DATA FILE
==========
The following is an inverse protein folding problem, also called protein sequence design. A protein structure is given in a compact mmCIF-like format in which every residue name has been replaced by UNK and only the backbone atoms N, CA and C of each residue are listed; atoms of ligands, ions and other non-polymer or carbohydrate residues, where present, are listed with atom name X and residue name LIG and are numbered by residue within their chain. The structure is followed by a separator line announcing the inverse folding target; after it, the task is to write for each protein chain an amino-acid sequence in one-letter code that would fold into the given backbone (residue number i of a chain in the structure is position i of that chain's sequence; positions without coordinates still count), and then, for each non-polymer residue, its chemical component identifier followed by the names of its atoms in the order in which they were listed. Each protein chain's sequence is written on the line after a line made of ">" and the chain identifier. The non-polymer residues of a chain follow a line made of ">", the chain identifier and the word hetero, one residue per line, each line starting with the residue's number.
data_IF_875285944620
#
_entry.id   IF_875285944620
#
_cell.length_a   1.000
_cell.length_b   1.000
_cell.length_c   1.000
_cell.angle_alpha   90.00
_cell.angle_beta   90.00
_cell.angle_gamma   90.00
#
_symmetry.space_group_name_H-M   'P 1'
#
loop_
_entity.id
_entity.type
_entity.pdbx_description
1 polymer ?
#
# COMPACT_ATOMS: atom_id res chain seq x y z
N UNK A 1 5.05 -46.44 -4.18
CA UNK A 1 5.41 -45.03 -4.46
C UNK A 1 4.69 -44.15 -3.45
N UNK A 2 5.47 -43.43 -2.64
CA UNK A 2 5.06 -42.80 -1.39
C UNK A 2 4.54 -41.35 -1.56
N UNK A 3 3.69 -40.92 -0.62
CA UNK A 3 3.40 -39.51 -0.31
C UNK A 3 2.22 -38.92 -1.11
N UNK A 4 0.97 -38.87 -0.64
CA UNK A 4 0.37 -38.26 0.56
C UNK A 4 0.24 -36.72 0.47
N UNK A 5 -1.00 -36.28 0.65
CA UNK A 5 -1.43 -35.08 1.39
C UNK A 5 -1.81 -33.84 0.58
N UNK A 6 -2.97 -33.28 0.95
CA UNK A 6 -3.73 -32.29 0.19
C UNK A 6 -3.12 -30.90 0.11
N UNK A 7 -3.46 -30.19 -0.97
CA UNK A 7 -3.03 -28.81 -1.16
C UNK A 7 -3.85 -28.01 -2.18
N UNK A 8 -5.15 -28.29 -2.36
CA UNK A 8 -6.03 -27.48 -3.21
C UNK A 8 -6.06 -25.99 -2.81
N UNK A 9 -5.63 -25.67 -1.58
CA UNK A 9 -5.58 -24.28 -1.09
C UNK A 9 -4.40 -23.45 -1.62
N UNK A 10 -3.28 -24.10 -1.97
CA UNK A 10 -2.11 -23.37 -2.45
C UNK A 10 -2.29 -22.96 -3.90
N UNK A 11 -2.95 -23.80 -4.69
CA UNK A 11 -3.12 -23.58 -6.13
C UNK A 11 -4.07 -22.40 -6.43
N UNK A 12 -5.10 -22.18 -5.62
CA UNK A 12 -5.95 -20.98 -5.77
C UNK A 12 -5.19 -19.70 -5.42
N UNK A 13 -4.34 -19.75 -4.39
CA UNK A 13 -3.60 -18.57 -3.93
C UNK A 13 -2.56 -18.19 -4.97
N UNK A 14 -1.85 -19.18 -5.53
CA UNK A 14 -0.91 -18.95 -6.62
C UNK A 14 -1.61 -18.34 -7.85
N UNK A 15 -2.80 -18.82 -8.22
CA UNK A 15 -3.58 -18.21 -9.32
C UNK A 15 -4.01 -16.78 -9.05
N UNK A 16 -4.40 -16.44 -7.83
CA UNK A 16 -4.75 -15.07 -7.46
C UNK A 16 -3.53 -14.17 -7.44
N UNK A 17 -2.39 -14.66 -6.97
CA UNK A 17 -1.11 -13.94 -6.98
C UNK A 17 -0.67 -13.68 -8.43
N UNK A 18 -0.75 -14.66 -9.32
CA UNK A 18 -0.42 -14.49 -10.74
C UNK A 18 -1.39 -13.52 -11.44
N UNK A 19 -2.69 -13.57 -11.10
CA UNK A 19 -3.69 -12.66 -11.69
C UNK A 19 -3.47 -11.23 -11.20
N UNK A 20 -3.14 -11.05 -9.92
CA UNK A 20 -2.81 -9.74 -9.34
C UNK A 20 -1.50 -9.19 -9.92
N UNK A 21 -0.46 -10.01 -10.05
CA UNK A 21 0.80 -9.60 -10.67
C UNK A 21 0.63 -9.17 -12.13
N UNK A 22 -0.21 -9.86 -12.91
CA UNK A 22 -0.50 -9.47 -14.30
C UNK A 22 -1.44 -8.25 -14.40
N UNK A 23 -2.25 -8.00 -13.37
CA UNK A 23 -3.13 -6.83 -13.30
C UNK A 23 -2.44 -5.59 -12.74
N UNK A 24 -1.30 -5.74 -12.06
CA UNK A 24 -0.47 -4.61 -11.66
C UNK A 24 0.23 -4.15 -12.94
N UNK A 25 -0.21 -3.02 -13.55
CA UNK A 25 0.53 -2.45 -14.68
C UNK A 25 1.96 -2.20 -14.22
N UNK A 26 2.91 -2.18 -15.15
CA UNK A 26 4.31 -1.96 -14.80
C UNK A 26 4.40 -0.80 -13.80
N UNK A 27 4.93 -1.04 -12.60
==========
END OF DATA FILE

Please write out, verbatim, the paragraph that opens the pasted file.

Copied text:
The following is an inverse protein folding problem, also called protein sequence design. A protein structure is given in a compact mmCIF-like format in which every residue name has been replaced by UNK and only the backbone atoms N, CA and C of each residue are listed; atoms of ligands, ions and other non-polymer or carbohydrate residues, where present, are listed with atom name X and residue name LIG and are numbered by residue within their chain. The structure is followed by a separator line announcing the inverse folding target; after it, the task is to write for each protein chain an amino-acid sequence in one-letter code that would fold into the given backbone (residue number i of a chain in the structure is position i of that chain's sequence; positions without coordinates still count), and then, for each non-polymer residue, its chemical component identifier followed by the names of its atoms in the order in which they were listed. Each protein chain's sequence is written on the line after a line made of ">" and the chain identifier. The non-polymer residues of a chain follow a line made of ">", the chain identifier and the word hetero, one residue per line, each line starting with the residue's number.